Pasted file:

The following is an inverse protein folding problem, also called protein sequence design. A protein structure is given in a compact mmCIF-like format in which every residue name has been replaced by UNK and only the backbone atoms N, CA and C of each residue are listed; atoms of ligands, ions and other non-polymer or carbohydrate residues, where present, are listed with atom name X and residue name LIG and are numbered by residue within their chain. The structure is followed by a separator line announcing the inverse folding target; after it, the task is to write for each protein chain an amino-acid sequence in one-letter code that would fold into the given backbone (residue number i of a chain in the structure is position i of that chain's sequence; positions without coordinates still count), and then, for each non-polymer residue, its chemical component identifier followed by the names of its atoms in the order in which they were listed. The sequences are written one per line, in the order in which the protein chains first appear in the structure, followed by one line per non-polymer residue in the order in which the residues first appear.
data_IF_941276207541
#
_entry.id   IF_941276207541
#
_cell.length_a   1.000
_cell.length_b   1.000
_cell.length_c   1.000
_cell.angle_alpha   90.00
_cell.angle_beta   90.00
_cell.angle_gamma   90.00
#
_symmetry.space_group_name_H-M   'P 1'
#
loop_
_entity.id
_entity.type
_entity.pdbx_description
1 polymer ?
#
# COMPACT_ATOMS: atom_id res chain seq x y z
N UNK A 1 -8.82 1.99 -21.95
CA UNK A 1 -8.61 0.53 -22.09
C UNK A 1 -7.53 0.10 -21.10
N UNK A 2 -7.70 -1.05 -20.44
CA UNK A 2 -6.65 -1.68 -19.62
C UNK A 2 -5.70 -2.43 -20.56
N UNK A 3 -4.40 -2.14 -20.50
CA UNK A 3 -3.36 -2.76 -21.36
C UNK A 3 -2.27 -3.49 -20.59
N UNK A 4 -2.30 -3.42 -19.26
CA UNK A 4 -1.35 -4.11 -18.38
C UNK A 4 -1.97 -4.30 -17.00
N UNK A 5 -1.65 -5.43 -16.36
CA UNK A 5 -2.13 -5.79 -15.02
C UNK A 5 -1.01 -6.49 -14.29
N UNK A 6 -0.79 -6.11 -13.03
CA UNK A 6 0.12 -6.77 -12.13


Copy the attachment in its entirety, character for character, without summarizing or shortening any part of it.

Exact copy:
The following is an inverse protein folding problem, also called protein sequence design. A protein structure is given in a compact mmCIF-like format in which every residue name has been replaced by UNK and only the backbone atoms N, CA and C of each residue are listed; atoms of ligands, ions and other non-polymer or carbohydrate residues, where present, are listed with atom name X and residue name LIG and are numbered by residue within their chain. The structure is followed by a separator line announcing the inverse folding target; after it, the task is to write for each protein chain an amino-acid sequence in one-letter code that would fold into the given backbone (residue number i of a chain in the structure is position i of that chain's sequence; positions without coordinates still count), and then, for each non-polymer residue, its chemical component identifier followed by the names of its atoms in the order in which they were listed. The sequences are written one per line, in the order in which the protein chains first appear in the structure, followed by one line per non-polymer residue in the order in which the residues first appear.
data_IF_941276207541
#
_entry.id   IF_941276207541
#
_cell.length_a   1.000
_cell.length_b   1.000
_cell.length_c   1.000
_cell.angle_alpha   90.00
_cell.angle_beta   90.00
_cell.angle_gamma   90.00
#
_symmetry.space_group_name_H-M   'P 1'
#
loop_
_entity.id
_entity.type
_entity.pdbx_description
1 polymer ?
#
# COMPACT_ATOMS: atom_id res chain seq x y z
N UNK A 1 -8.82 1.99 -21.95
CA UNK A 1 -8.61 0.53 -22.09
C UNK A 1 -7.53 0.10 -21.10
N UNK A 2 -7.70 -1.05 -20.44
CA UNK A 2 -6.65 -1.68 -19.62
C UNK A 2 -5.70 -2.43 -20.56
N UNK A 3 -4.40 -2.14 -20.50
CA UNK A 3 -3.36 -2.76 -21.36
C UNK A 3 -2.27 -3.49 -20.59
N UNK A 4 -2.30 -3.42 -19.26
CA UNK A 4 -1.35 -4.11 -18.38
C UNK A 4 -1.97 -4.30 -17.00
N UNK A 5 -1.65 -5.43 -16.36
CA UNK A 5 -2.13 -5.79 -15.02
C UNK A 5 -1.01 -6.49 -14.29
N UNK A 6 -0.79 -6.11 -13.03
CA UNK A 6 0.12 -6.77 -12.13